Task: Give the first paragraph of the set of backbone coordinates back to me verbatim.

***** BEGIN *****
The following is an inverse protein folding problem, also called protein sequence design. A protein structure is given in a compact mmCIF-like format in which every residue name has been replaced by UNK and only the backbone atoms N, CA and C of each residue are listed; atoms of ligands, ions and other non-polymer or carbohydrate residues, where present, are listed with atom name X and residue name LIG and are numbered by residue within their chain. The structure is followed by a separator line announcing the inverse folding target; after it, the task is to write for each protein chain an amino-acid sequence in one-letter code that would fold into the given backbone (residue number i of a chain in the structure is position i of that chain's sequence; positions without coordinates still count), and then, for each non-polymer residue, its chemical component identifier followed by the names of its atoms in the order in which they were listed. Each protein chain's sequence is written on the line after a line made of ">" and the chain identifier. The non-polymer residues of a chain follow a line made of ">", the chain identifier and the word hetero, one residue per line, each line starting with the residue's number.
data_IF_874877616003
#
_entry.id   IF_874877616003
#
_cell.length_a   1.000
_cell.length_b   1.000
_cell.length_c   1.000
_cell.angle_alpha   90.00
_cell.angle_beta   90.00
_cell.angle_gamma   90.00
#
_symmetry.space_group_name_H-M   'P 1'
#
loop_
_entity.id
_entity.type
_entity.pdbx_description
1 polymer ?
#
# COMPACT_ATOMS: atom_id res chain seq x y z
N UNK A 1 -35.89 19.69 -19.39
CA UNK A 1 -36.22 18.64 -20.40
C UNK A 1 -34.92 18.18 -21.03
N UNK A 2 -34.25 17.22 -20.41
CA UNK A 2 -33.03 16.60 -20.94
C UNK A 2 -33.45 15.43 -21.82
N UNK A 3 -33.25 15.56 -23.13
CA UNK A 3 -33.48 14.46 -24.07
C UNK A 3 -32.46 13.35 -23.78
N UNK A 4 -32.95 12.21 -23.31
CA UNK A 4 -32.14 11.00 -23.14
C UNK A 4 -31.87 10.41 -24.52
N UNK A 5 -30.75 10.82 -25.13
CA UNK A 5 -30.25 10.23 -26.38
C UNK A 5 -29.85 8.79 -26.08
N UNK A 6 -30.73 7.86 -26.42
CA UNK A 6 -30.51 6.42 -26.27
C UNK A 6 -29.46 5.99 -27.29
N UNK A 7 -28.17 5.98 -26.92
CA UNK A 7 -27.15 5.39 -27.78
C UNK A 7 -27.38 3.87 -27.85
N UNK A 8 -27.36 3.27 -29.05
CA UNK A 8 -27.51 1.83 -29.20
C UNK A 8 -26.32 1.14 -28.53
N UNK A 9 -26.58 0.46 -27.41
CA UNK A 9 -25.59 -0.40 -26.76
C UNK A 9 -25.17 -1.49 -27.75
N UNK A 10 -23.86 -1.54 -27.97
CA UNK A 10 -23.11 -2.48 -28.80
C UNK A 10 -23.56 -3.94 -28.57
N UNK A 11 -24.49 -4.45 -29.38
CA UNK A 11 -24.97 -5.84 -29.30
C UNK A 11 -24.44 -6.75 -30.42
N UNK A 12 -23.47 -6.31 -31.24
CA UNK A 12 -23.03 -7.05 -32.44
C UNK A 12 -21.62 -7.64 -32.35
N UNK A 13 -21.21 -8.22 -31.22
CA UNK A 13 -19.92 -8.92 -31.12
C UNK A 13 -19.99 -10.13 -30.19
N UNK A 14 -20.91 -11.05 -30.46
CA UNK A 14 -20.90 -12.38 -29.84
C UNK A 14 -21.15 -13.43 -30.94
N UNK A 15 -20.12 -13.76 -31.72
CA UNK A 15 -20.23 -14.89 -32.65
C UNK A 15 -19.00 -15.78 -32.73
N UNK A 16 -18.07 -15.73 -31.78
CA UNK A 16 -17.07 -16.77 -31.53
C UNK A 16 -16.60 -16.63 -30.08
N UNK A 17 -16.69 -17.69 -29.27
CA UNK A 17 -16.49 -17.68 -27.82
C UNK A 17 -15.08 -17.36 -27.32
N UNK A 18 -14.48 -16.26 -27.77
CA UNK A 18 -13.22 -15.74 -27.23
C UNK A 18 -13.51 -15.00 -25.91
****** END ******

The following is an inverse protein folding problem, also called protein sequence design. A protein structure is given in a compact mmCIF-like format in which every residue name has been replaced by UNK and only the backbone atoms N, CA and C of each residue are listed; atoms of ligands, ions and other non-polymer or carbohydrate residues, where present, are listed with atom name X and residue name LIG and are numbered by residue within their chain. The structure is followed by a separator line announcing the inverse folding target; after it, the task is to write for each protein chain an amino-acid sequence in one-letter code that would fold into the given backbone (residue number i of a chain in the structure is position i of that chain's sequence; positions without coordinates still count), and then, for each non-polymer residue, its chemical component identifier followed by the names of its atoms in the order in which they were listed. Each protein chain's sequence is written on the line after a line made of ">" and the chain identifier. The non-polymer residues of a chain follow a line made of ">", the chain identifier and the word hetero, one residue per line, each line starting with the residue's number.